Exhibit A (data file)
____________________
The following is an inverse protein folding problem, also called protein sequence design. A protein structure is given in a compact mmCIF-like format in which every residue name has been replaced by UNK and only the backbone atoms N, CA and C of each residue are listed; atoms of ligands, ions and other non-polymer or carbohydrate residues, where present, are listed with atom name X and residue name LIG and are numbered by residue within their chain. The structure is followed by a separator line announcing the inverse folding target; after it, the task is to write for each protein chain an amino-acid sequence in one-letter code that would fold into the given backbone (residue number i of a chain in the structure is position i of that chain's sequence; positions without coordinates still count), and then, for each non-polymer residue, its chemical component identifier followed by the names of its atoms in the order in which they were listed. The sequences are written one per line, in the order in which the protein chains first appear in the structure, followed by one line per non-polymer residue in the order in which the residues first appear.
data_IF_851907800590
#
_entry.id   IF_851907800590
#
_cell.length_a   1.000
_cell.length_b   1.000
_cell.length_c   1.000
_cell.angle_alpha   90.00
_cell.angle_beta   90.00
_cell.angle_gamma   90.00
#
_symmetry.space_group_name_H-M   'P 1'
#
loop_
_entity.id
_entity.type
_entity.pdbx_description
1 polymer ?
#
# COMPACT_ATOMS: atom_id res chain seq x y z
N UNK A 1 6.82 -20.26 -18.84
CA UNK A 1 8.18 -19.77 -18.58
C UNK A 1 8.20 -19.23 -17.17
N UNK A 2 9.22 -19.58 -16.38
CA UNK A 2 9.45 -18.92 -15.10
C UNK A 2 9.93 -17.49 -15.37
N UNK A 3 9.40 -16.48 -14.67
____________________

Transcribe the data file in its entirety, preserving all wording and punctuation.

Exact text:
The following is an inverse protein folding problem, also called protein sequence design. A protein structure is given in a compact mmCIF-like format in which every residue name has been replaced by UNK and only the backbone atoms N, CA and C of each residue are listed; atoms of ligands, ions and other non-polymer or carbohydrate residues, where present, are listed with atom name X and residue name LIG and are numbered by residue within their chain. The structure is followed by a separator line announcing the inverse folding target; after it, the task is to write for each protein chain an amino-acid sequence in one-letter code that would fold into the given backbone (residue number i of a chain in the structure is position i of that chain's sequence; positions without coordinates still count), and then, for each non-polymer residue, its chemical component identifier followed by the names of its atoms in the order in which they were listed. The sequences are written one per line, in the order in which the protein chains first appear in the structure, followed by one line per non-polymer residue in the order in which the residues first appear.
data_IF_851907800590
#
_entry.id   IF_851907800590
#
_cell.length_a   1.000
_cell.length_b   1.000
_cell.length_c   1.000
_cell.angle_alpha   90.00
_cell.angle_beta   90.00
_cell.angle_gamma   90.00
#
_symmetry.space_group_name_H-M   'P 1'
#
loop_
_entity.id
_entity.type
_entity.pdbx_description
1 polymer ?
#
# COMPACT_ATOMS: atom_id res chain seq x y z
N UNK A 1 6.82 -20.26 -18.84
CA UNK A 1 8.18 -19.77 -18.58
C UNK A 1 8.20 -19.23 -17.17
N UNK A 2 9.22 -19.58 -16.38
CA UNK A 2 9.45 -18.92 -15.10
C UNK A 2 9.93 -17.49 -15.37
N UNK A 3 9.40 -16.48 -14.67